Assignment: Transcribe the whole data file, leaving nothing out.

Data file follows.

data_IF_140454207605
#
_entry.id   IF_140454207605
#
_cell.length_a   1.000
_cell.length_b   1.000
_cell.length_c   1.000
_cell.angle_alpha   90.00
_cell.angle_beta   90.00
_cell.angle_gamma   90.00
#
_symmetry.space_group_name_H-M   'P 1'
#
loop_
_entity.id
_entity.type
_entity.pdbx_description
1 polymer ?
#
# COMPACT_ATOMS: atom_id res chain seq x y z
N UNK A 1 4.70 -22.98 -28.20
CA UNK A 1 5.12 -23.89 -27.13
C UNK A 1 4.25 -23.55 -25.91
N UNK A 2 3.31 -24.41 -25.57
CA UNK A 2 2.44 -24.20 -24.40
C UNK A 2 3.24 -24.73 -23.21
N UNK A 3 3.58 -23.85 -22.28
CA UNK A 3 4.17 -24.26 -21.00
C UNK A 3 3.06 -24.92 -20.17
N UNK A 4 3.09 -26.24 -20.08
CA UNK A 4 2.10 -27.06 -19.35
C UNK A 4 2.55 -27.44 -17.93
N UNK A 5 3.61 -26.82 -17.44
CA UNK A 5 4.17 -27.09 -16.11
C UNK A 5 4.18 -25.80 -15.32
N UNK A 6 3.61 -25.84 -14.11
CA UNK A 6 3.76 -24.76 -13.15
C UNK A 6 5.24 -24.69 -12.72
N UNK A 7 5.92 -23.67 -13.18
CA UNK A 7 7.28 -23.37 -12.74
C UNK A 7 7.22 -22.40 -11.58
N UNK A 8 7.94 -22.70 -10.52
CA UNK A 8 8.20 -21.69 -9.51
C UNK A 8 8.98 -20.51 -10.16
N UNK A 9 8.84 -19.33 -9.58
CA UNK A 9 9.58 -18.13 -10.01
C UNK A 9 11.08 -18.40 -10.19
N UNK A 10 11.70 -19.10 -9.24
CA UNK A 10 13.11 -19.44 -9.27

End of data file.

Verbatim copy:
data_IF_140454207605
#
_entry.id   IF_140454207605
#
_cell.length_a   1.000
_cell.length_b   1.000
_cell.length_c   1.000
_cell.angle_alpha   90.00
_cell.angle_beta   90.00
_cell.angle_gamma   90.00
#
_symmetry.space_group_name_H-M   'P 1'
#
loop_
_entity.id
_entity.type
_entity.pdbx_description
1 polymer ?
#
# COMPACT_ATOMS: atom_id res chain seq x y z
N UNK A 1 4.70 -22.98 -28.20
CA UNK A 1 5.12 -23.89 -27.13
C UNK A 1 4.25 -23.55 -25.91
N UNK A 2 3.31 -24.41 -25.57
CA UNK A 2 2.44 -24.20 -24.40
C UNK A 2 3.24 -24.73 -23.21
N UNK A 3 3.58 -23.85 -22.28
CA UNK A 3 4.17 -24.26 -21.00
C UNK A 3 3.06 -24.92 -20.17
N UNK A 4 3.09 -26.24 -20.08
CA UNK A 4 2.10 -27.06 -19.35
C UNK A 4 2.55 -27.44 -17.93
N UNK A 5 3.61 -26.82 -17.44
CA UNK A 5 4.17 -27.09 -16.11
C UNK A 5 4.18 -25.80 -15.32
N UNK A 6 3.61 -25.84 -14.11
CA UNK A 6 3.76 -24.76 -13.15
C UNK A 6 5.24 -24.69 -12.72
N UNK A 7 5.92 -23.67 -13.18
CA UNK A 7 7.28 -23.37 -12.74
C UNK A 7 7.22 -22.40 -11.58
N UNK A 8 7.94 -22.70 -10.52
CA UNK A 8 8.20 -21.69 -9.51
C UNK A 8 8.98 -20.51 -10.16
N UNK A 9 8.84 -19.33 -9.58
CA UNK A 9 9.58 -18.13 -10.01
C UNK A 9 11.08 -18.40 -10.19
N UNK A 10 11.70 -19.10 -9.24
CA UNK A 10 13.11 -19.44 -9.27